Chestnut

8 Drawer Dresser In Walnut

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4 hours ago, Chestnut said:

I guess sawing veneer you can get more benefit but i just saw solid panels.

Waste doesn't matter if you are milling yourself as well. If i milled my own stuff I'd go mostly 10/4 though it doesn't take as long for me as some. I can get a 4/4 board dry in 4 months.

I went over your op again.  When you said you were going to do some veneering I took this to mean you were going to adhere the veneer to a substrate.  I missed the fact that you made (5) 1/4" solid panels.  I was unaware you could make panels that thin without a substrate.  I assume you probably aimed for 5/16" ea panel.  Do you risk the panels warping by finishing them immediately after sawing?   

This is even better than I originally thought.  To make panels that thin without substrate; via milling them from your own milled log is pretty freakin cool.

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1 hour ago, sjeff70 said:

I went over your op again.  When you said you were going to do some veneering I took this to mean you were going to adhere the veneer to a substrate.  I missed the fact that you made (5) 1/4" solid panels.  I was unaware you could make panels that thin without a substrate.  I assume you probably aimed for 5/16" ea panel.  Do you risk the panels warping by finishing them immediately after sawing?   

This is even better than I originally thought.  To make panels that thin without substrate; via milling them from your own milled log is pretty freakin cool.

I'm cutting some veneer from 2 other slabs to do matched drawer fronts. This is the part i'm most excited for.

I've done 1/4" panels a lot with quite a few different woods. These panels are 0.235" to be exact. I've done them a few ways finishing right after or letting them sit a while. The key is to make sure that the wood is at EMC so the internal MC matches the external MC. Movement is something to be conscious of but it often gets misunderstood and exaggerated. The panels will be in a groove on all 4 sides so after they are glued up the panels won't be able to warp, bow or cup. My only concern with thin panels is if someone kicks them hard.

The panels in the pictures i actually cut over a month ago and they stayed flat sitting on a shelf the whole time. I have some 1/8" slices from the bent lamination on the Morris chair that are sitting around and are still flat as the day i cut them nearly a year ago.

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50 minutes ago, Chestnut said:

I'm cutting some veneer from 2 other slabs to do matched drawer fronts. This is the part i'm most excited for.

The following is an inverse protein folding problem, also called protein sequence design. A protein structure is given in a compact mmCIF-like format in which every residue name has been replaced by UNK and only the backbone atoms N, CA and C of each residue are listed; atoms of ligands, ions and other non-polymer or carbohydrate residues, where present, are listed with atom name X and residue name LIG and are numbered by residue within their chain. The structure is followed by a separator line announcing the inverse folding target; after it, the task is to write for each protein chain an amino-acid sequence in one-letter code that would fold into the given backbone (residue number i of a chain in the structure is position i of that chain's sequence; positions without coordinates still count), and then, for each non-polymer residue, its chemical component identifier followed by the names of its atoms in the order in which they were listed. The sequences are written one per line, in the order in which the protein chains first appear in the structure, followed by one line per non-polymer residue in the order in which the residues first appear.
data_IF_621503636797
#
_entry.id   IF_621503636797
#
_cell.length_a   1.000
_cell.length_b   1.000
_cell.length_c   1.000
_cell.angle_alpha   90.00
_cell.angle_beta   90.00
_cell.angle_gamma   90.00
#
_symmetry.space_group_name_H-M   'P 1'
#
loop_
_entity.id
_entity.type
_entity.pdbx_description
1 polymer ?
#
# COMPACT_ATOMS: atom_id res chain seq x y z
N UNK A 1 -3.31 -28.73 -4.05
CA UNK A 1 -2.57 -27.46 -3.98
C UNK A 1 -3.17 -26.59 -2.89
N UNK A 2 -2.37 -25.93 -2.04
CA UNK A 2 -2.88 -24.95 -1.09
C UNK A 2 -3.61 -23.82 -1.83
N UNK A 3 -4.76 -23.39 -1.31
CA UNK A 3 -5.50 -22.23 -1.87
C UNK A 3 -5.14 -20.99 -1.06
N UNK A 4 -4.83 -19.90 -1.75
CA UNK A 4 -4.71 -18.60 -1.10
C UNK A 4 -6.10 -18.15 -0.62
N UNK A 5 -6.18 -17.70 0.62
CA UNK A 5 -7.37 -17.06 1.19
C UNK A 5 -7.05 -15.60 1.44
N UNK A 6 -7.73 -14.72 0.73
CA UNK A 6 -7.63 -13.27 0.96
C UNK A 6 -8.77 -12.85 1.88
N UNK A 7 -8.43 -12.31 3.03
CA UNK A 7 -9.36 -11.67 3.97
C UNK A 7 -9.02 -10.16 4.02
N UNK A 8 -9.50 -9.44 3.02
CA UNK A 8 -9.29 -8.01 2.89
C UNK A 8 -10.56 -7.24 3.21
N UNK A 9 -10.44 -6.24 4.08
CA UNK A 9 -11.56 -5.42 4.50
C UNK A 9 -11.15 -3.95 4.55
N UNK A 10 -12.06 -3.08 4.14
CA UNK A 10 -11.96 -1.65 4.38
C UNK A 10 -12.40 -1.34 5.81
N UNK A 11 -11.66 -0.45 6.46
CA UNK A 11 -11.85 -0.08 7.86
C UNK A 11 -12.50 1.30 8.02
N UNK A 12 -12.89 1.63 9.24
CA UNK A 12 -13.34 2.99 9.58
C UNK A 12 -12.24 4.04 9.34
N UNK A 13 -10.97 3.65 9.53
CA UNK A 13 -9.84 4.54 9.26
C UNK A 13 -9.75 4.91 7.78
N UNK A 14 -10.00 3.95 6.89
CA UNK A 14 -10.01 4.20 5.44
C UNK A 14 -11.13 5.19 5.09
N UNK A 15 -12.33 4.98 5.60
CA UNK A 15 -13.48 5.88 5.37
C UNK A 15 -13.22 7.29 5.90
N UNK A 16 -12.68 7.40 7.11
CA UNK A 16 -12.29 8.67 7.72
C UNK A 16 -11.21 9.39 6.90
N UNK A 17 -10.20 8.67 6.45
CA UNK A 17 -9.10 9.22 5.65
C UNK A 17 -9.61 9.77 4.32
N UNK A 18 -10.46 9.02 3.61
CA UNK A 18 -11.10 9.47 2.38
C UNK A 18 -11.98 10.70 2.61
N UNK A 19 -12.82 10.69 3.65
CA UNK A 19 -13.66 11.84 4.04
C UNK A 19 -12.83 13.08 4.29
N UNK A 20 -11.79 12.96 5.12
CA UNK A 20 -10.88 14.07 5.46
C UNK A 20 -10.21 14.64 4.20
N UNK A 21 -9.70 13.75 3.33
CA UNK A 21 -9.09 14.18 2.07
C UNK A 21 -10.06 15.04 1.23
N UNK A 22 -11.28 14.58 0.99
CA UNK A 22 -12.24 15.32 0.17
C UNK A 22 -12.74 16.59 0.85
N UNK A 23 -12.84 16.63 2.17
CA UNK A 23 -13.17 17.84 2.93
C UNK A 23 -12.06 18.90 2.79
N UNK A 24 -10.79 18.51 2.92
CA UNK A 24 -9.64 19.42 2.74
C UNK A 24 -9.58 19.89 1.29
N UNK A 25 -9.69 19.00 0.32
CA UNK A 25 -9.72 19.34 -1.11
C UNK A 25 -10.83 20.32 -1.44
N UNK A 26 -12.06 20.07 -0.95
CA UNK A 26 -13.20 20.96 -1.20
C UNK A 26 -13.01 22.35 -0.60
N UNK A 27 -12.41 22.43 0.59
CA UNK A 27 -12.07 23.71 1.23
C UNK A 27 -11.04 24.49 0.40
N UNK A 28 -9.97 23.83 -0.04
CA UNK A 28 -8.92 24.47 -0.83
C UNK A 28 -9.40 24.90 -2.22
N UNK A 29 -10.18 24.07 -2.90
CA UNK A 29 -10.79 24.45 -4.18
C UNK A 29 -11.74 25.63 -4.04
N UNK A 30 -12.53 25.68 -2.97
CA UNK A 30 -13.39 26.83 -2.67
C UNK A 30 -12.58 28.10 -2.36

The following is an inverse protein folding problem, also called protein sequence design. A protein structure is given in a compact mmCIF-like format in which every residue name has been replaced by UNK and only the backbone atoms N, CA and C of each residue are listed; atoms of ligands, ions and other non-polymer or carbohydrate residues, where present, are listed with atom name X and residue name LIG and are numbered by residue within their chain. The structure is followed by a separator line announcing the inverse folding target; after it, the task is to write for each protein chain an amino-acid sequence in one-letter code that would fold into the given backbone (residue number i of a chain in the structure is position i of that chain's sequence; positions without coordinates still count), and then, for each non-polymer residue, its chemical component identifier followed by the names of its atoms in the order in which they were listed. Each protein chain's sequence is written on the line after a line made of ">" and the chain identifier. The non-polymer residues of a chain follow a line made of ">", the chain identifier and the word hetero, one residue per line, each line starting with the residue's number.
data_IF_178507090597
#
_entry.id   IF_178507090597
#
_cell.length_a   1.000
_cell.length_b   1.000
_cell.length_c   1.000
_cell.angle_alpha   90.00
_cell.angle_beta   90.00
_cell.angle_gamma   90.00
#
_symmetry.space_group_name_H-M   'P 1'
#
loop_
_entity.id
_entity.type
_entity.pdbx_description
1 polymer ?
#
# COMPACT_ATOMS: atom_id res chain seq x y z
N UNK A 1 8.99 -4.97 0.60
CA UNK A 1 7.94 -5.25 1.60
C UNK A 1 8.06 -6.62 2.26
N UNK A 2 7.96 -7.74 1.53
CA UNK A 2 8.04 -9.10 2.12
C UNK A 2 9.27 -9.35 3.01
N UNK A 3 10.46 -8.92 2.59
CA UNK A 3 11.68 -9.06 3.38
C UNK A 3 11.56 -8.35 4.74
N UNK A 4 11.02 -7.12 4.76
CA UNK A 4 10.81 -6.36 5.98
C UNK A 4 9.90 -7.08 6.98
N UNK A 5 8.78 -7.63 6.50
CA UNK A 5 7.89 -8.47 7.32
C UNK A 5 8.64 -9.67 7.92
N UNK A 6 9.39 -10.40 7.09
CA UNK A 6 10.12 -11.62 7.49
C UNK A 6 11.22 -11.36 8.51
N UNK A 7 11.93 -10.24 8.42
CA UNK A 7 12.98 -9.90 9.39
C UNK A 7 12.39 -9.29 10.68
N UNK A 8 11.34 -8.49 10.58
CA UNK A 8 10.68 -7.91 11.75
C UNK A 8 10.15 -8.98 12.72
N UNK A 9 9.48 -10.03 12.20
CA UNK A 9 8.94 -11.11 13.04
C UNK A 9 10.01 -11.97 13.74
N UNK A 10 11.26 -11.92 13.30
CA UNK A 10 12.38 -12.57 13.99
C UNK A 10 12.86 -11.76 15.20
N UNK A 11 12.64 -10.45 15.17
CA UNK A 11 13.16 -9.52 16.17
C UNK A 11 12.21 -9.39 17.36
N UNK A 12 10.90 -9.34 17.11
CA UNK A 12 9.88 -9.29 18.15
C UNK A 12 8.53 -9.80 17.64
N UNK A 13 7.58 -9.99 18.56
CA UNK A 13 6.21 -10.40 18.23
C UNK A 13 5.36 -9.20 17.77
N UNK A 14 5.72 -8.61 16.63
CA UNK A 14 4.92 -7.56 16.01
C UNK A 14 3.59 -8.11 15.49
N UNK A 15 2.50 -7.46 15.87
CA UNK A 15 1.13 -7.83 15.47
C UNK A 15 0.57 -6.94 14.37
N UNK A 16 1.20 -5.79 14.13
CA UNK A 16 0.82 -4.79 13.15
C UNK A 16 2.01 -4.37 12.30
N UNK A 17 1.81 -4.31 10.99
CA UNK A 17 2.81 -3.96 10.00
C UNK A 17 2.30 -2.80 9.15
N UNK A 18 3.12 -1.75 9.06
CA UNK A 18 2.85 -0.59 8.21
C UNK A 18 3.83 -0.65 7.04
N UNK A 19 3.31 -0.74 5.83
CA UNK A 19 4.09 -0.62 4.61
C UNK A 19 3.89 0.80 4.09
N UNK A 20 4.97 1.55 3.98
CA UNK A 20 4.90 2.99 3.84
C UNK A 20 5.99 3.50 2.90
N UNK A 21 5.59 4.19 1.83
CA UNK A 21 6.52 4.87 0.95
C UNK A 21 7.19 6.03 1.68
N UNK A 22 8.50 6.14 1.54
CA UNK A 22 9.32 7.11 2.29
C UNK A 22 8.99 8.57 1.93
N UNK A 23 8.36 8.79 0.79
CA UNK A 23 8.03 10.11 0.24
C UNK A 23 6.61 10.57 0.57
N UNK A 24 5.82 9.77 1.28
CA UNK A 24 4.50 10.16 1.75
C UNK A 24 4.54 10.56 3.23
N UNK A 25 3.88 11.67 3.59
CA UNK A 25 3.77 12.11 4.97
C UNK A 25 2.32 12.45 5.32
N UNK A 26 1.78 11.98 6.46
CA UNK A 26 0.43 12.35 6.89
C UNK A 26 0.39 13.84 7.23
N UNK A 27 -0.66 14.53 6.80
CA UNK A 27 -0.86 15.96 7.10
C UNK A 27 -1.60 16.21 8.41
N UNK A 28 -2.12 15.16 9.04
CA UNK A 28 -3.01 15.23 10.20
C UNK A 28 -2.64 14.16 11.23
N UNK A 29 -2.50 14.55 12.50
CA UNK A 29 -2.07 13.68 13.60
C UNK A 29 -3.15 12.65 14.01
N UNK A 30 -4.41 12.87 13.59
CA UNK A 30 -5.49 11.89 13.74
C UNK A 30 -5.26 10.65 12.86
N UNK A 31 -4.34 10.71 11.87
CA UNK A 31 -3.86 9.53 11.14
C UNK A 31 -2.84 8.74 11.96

I've done 1/4" panels a lot with quite a few different woods. These panels are 0.235" to be exact. I've done them a few ways finishing right after or letting them sit a while. The key is to make sure that the wood is at EMC so the internal MC matches the external MC. Movement is something to be conscious of but it often gets misunderstood and exaggerated. The panels will be in a groove on all 4 sides so after they are glued up the panels won't be able to warp, bow or cup. My only concern with thin panels is if someone kicks them hard.

The panels in the pictures i actually cut over a month ago and they stayed flat sitting on a shelf the whole time. I have some 1/8" slices from the bent lamination on the Morris chair that are sitting around and are still flat as the day i cut them nearly a year ago.

Very nice.  Thanks for taking the time to explain/teach :)

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I got the sides glued up. I didn't want to let the panels sit much longer with finish on one side. I know they'd probably stay stable as the have for the last month. I wiped some mineral spirits on the flashier side that will face the more seen part of the room. I wanted to see how the wood was going to look with finish on as well as see how close the color will be between the air dried walnut and the commercial steamed walnut. I have no complaints. It's obviously not as vibrant but it doens't look out of place. It also helps highlight the panels which is what I'm going for. After all too much of a good thing is a bad thing.

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Here are both sides side by side.

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Next up is the vertical divider and web frames. I have a surplus of cherry off cuts from my last project so all of the secondary wood is going to be cherry. It probably seems like a waste but it's what I've got and because it's random small amounts the pieces will never make it to a future project for color match reasons. Some of the parts are reclaimed from a cherry door that was given to me. The door had a lot of sapwood in it that was disguised with a tinted finish. All of the material was right around 1.25" thick so i figured i'd resaw the parts and make the web frames a hair under 5/8" thick.

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After milling resaw and planing they ended up at 9/16ths so i lost 1/8" to the blade kerf jointing and planing. Most of the losses was because i filed at splitting the pieces down the center. My love hate relationship with the Resaw King has less hate than love at the moment.